When a friend first mentioned she was looking for a Sabyasachi Mukherjee outfit to wear at her cousin’s wedding in December, the immediate suspicion was she may have won a lottery or inherited a fortune.

Shyamal Banerjee/Mint

Clearly, consumers now have the option to rent dresses created by premier Indian designers. A handful of online and offline stores are offering such services although consumers have to go to their brick and mortar outlets for trials and fitting.

To enjoy your Cinderella moment, glass slippers et al (before you return to your original garments), you can now rent the chic stuff for between 2,000 and 10,000, or more. Secretwardrobe.in, started six months ago by Mumbai-based Jessica Gupta Nagpal, a graduate from the National Institute of Design, offers dresses from Sabyasachi Mukherjee, Wendell Rodricks, Kavita Bhartia and Ranna Gill. In Indian ethnic wear, Neerja Wadhera of Rent A Party Dress in Delhi stocks designer sarees and lehengas. She does not keep salwar kameez as alterations in this style of clothing show. Among others, she has Manish Malhotra, Satya Paul and Anita Dongre on offer.

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Sanroh Creations in Delhi does not stock designer labels but offers its own fancy wardrobe for rent. It is happy to recreate and rent any dress that you may want replicated.

If the friend, looking for a Sabyasachi dress, is any indication, the profile of consumers looking for rented dresses is intriguing. A fashionable homemaker, 40, also confessed to surfing the Net recently looking for designer dresses to rent for no specific occasion. She is not on the Page 3 party circuit. Nor is she a kitty club member. But she is impeccably turned out for shopping, children’s school functions, funerals and religious occasions.

The biggest demand, however, comes from brides-to-be looking for a D-Day costume that’s heavy, glitzy and costs a bomb. Nagpal admits that although she launched the service with western wear, she was flooded with requests for bridal wear and had no option but to start stocking wedding dresses. The names of all clients are best-kept secrets and consumers sporting the rented attires never admit to wearing them.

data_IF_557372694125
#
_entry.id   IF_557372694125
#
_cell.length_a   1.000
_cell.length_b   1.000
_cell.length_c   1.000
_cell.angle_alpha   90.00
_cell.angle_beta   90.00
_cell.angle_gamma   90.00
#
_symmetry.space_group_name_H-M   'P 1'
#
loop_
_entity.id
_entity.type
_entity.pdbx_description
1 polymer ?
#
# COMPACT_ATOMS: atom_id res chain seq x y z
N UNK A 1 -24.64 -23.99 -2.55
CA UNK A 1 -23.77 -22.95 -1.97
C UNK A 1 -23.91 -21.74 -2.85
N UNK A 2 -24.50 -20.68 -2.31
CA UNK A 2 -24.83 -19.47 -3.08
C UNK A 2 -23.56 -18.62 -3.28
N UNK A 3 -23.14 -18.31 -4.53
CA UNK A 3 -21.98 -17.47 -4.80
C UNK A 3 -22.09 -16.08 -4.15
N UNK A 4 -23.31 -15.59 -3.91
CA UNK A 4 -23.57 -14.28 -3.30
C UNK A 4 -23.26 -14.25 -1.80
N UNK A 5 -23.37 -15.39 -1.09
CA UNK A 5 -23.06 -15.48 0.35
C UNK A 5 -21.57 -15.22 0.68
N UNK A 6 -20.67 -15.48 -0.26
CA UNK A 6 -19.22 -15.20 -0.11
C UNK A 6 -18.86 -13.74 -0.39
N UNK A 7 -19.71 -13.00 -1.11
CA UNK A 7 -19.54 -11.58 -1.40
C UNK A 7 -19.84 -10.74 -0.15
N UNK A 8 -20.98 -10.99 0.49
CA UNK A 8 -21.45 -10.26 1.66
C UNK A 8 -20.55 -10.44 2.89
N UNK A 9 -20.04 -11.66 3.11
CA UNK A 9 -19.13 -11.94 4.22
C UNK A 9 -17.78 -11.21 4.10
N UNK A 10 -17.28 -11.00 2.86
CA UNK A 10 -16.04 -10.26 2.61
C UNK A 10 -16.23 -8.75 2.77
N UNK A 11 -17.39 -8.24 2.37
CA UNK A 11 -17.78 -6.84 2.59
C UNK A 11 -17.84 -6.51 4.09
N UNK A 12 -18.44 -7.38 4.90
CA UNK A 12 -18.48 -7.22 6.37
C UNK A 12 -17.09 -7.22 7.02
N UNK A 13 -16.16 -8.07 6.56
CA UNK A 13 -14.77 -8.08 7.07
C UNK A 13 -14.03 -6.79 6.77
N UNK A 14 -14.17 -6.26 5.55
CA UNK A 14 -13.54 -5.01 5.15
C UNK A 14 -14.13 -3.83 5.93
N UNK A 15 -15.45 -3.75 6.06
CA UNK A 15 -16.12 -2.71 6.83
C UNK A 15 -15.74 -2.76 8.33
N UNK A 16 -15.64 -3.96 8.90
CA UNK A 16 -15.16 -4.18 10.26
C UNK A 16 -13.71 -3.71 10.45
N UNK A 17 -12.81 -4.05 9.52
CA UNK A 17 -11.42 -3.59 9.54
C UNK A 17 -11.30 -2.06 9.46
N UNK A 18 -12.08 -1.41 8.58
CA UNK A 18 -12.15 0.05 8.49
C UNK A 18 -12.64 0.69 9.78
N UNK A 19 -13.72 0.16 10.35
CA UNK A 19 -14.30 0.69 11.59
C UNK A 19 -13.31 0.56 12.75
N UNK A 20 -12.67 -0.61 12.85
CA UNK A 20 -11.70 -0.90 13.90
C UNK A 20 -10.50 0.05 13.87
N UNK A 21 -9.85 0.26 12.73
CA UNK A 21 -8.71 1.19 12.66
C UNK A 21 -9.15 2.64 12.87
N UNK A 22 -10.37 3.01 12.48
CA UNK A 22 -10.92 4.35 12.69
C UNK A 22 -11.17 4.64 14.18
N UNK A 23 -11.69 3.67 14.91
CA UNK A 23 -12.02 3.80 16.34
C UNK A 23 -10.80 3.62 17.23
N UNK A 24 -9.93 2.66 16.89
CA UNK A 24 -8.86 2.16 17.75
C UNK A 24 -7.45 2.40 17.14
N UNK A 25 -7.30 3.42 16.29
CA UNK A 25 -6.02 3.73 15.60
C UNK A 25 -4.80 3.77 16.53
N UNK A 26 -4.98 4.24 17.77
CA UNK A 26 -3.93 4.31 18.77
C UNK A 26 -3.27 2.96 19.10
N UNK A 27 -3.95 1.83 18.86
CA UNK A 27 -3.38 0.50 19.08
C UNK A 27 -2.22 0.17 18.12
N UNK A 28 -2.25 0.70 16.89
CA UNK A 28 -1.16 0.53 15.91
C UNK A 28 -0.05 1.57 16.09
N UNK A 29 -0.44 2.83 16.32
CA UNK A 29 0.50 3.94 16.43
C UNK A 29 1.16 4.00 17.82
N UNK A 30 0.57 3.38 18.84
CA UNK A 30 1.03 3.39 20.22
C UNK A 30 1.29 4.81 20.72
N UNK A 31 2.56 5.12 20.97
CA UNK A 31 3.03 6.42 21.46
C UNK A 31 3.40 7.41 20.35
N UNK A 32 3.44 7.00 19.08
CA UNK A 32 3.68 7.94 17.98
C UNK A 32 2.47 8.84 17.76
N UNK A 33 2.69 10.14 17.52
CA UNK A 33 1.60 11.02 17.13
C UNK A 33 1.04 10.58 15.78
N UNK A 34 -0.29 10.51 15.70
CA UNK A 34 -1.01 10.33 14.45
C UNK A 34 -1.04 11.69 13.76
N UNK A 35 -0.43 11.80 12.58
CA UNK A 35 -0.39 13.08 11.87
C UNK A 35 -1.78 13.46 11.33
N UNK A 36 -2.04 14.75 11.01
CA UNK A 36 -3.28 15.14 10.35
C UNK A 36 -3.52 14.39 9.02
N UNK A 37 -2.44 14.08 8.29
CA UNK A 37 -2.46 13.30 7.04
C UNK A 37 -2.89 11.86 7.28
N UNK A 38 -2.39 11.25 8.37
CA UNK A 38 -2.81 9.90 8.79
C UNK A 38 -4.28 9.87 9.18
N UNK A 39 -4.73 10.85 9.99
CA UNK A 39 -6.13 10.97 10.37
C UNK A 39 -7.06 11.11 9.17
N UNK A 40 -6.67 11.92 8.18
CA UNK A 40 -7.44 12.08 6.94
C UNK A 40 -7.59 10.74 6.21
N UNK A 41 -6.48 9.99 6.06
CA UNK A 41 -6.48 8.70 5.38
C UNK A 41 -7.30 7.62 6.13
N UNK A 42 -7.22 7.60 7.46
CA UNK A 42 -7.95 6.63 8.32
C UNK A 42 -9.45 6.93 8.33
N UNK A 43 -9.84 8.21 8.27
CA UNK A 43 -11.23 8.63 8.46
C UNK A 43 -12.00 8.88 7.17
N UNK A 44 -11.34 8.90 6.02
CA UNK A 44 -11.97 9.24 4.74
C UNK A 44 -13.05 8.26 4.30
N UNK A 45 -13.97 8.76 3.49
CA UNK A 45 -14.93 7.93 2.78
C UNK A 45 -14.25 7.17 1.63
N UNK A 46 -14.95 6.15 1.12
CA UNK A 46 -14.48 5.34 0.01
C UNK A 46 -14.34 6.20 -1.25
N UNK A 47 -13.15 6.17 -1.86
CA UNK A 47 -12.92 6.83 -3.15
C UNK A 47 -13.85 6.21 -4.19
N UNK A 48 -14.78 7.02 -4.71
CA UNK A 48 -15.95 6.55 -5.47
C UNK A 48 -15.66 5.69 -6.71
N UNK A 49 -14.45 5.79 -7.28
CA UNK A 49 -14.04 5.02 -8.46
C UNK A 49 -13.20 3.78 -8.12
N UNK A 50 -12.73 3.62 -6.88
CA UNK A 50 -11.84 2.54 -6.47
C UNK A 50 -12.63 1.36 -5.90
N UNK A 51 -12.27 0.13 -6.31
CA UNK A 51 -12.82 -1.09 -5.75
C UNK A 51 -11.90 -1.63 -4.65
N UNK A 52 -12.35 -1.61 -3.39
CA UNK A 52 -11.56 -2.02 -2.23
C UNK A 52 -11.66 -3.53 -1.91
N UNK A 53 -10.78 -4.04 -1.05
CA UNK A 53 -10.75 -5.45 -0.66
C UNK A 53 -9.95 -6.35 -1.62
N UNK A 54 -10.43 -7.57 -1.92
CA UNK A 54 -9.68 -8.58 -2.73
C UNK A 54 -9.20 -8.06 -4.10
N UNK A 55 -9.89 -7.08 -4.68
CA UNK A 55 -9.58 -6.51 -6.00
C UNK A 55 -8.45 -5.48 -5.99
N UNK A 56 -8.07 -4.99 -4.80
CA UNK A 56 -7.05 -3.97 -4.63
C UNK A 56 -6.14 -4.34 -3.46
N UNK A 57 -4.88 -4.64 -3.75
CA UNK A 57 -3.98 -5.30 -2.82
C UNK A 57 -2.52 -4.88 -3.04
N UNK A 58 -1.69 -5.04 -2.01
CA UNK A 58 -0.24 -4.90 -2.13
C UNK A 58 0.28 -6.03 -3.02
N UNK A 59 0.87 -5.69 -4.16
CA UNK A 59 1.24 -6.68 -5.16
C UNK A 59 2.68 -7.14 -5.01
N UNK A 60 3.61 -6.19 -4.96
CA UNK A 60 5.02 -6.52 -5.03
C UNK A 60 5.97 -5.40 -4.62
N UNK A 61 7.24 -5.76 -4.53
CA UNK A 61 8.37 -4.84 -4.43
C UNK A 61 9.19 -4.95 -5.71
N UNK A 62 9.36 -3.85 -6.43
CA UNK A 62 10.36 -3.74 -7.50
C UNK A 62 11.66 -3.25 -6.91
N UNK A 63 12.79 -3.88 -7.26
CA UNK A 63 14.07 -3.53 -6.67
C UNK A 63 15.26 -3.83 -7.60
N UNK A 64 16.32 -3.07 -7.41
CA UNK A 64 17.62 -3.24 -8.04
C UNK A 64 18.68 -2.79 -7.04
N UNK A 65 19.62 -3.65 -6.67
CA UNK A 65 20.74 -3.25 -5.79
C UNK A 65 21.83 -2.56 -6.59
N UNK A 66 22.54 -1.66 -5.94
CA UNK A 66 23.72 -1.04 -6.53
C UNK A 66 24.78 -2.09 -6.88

The notion of renting designer dresses is pegged on aspiration. Users and potential users of the service say it is a practical idea. The money saved by renting instead of buying a costly dress can be invested or used elsewhere, especially during a wedding. Given their hefty price tags, renting allows consumers the access to some of the designer labels they cannot otherwise afford.

However, in India, the rent-a-dress business is still nascent. The lack of choice in designer labels is a dampener. Wadhera says she cannot keep unlimited stock, it is a fledgling business. Sanroh Creations’ Jatinder Kumar, however, feels the concept will take off in the next three to four years and the early mover advantage will help. But the real question is why do people need to rent expensive dresses? Is it just peer pressure?

Psychiatrist Sanjay Chugh sees different thought processes among people who avail of the service. Wedding wear is expensive and usually exclusive, “something you cannot wear on an ordinary day", so renting makes sense to some. It may also make sense if your social life involves meeting the same people over and over again.

And for some, it could be the result of peer pressure or social desire of wanting to be among a particular league, he says. Sometimes one’s social perception— how one is perceived by others—becomes an important or perhaps the only way to feel secure. It makes people feel confident. This would mostly happen when our own personal or inner view of self is fragile or negative. Due to this, one constantly runs outward to seek attention, to feel wanted. If this need is very strong and borders on being harmful, it might blur a person’s rational thinking and force her to act in ways that might appear ridiculous, Chugh says. Sooner or later, a tendency to continue to behave in such a manner could make life more stressful. One might be pushing her limits just to fit in or be a part of the social crowd.

Shuchi Bansal is marketing and media editor with Mint. Comment at whatwebuy@livemint.com

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